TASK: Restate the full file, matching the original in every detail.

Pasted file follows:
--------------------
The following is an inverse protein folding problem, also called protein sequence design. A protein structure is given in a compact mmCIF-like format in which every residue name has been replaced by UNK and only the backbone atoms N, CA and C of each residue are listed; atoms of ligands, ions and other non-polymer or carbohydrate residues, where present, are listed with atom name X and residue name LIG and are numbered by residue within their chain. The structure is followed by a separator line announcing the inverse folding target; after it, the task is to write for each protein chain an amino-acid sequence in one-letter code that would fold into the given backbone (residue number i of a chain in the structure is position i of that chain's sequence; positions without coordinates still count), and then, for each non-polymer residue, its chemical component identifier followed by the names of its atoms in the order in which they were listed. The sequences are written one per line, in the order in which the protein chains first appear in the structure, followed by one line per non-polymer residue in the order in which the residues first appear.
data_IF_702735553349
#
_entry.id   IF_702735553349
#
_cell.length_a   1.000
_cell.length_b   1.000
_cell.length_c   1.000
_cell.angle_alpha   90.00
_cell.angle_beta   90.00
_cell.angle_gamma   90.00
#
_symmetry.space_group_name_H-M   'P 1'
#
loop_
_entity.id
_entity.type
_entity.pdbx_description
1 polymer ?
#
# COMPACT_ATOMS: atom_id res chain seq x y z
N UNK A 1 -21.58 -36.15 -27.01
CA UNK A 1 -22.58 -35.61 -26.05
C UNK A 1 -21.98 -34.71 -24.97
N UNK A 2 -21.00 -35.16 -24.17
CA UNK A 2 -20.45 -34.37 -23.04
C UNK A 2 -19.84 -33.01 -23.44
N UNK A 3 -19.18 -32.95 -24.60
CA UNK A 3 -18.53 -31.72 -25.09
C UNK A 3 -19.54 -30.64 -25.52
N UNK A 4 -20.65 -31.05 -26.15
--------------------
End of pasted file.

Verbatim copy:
The following is an inverse protein folding problem, also called protein sequence design. A protein structure is given in a compact mmCIF-like format in which every residue name has been replaced by UNK and only the backbone atoms N, CA and C of each residue are listed; atoms of ligands, ions and other non-polymer or carbohydrate residues, where present, are listed with atom name X and residue name LIG and are numbered by residue within their chain. The structure is followed by a separator line announcing the inverse folding target; after it, the task is to write for each protein chain an amino-acid sequence in one-letter code that would fold into the given backbone (residue number i of a chain in the structure is position i of that chain's sequence; positions without coordinates still count), and then, for each non-polymer residue, its chemical component identifier followed by the names of its atoms in the order in which they were listed. The sequences are written one per line, in the order in which the protein chains first appear in the structure, followed by one line per non-polymer residue in the order in which the residues first appear.
data_IF_702735553349
#
_entry.id   IF_702735553349
#
_cell.length_a   1.000
_cell.length_b   1.000
_cell.length_c   1.000
_cell.angle_alpha   90.00
_cell.angle_beta   90.00
_cell.angle_gamma   90.00
#
_symmetry.space_group_name_H-M   'P 1'
#
loop_
_entity.id
_entity.type
_entity.pdbx_description
1 polymer ?
#
# COMPACT_ATOMS: atom_id res chain seq x y z
N UNK A 1 -21.58 -36.15 -27.01
CA UNK A 1 -22.58 -35.61 -26.05
C UNK A 1 -21.98 -34.71 -24.97
N UNK A 2 -21.00 -35.16 -24.17
CA UNK A 2 -20.45 -34.37 -23.04
C UNK A 2 -19.84 -33.01 -23.44
N UNK A 3 -19.18 -32.95 -24.60
CA UNK A 3 -18.53 -31.72 -25.09
C UNK A 3 -19.54 -30.64 -25.52
N UNK A 4 -20.65 -31.05 -26.15